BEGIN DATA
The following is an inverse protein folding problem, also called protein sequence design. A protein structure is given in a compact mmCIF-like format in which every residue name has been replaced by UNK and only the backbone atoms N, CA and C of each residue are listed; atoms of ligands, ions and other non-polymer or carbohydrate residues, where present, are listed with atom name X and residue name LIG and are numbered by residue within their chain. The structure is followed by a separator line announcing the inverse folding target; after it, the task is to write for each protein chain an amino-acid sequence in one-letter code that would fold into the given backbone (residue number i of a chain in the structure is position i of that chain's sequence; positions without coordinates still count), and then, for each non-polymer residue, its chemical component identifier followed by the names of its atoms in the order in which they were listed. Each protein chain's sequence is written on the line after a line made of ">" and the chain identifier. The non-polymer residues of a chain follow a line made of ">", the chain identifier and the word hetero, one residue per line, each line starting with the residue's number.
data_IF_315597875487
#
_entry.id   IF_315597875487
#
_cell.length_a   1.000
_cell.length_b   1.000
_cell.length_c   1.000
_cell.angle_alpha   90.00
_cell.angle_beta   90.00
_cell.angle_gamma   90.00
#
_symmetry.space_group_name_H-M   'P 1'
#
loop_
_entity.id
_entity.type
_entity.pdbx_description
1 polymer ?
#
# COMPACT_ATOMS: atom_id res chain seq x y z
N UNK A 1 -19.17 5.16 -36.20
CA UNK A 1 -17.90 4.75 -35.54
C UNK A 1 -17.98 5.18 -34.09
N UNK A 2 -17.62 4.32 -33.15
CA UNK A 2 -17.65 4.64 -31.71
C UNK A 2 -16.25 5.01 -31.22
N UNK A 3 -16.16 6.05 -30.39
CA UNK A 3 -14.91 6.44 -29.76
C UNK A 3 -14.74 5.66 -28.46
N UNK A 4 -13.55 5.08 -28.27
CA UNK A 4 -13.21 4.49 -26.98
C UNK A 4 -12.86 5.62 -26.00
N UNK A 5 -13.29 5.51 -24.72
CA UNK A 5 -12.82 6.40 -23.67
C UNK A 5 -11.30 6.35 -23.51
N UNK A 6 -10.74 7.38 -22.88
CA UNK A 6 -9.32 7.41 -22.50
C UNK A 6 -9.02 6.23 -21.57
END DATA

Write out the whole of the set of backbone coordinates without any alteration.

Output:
The following is an inverse protein folding problem, also called protein sequence design. A protein structure is given in a compact mmCIF-like format in which every residue name has been replaced by UNK and only the backbone atoms N, CA and C of each residue are listed; atoms of ligands, ions and other non-polymer or carbohydrate residues, where present, are listed with atom name X and residue name LIG and are numbered by residue within their chain. The structure is followed by a separator line announcing the inverse folding target; after it, the task is to write for each protein chain an amino-acid sequence in one-letter code that would fold into the given backbone (residue number i of a chain in the structure is position i of that chain's sequence; positions without coordinates still count), and then, for each non-polymer residue, its chemical component identifier followed by the names of its atoms in the order in which they were listed. Each protein chain's sequence is written on the line after a line made of ">" and the chain identifier. The non-polymer residues of a chain follow a line made of ">", the chain identifier and the word hetero, one residue per line, each line starting with the residue's number.
data_IF_315597875487
#
_entry.id   IF_315597875487
#
_cell.length_a   1.000
_cell.length_b   1.000
_cell.length_c   1.000
_cell.angle_alpha   90.00
_cell.angle_beta   90.00
_cell.angle_gamma   90.00
#
_symmetry.space_group_name_H-M   'P 1'
#
loop_
_entity.id
_entity.type
_entity.pdbx_description
1 polymer ?
#
# COMPACT_ATOMS: atom_id res chain seq x y z
N UNK A 1 -19.17 5.16 -36.20
CA UNK A 1 -17.90 4.75 -35.54
C UNK A 1 -17.98 5.18 -34.09
N UNK A 2 -17.62 4.32 -33.15
CA UNK A 2 -17.65 4.64 -31.71
C UNK A 2 -16.25 5.01 -31.22
N UNK A 3 -16.16 6.05 -30.39
CA UNK A 3 -14.91 6.44 -29.76
C UNK A 3 -14.74 5.66 -28.46
N UNK A 4 -13.55 5.08 -28.27
CA UNK A 4 -13.21 4.49 -26.98
C UNK A 4 -12.86 5.62 -26.00
N UNK A 5 -13.29 5.51 -24.72
CA UNK A 5 -12.82 6.40 -23.67
C UNK A 5 -11.30 6.35 -23.51
N UNK A 6 -10.74 7.38 -22.88
CA UNK A 6 -9.32 7.41 -22.50
C UNK A 6 -9.02 6.23 -21.57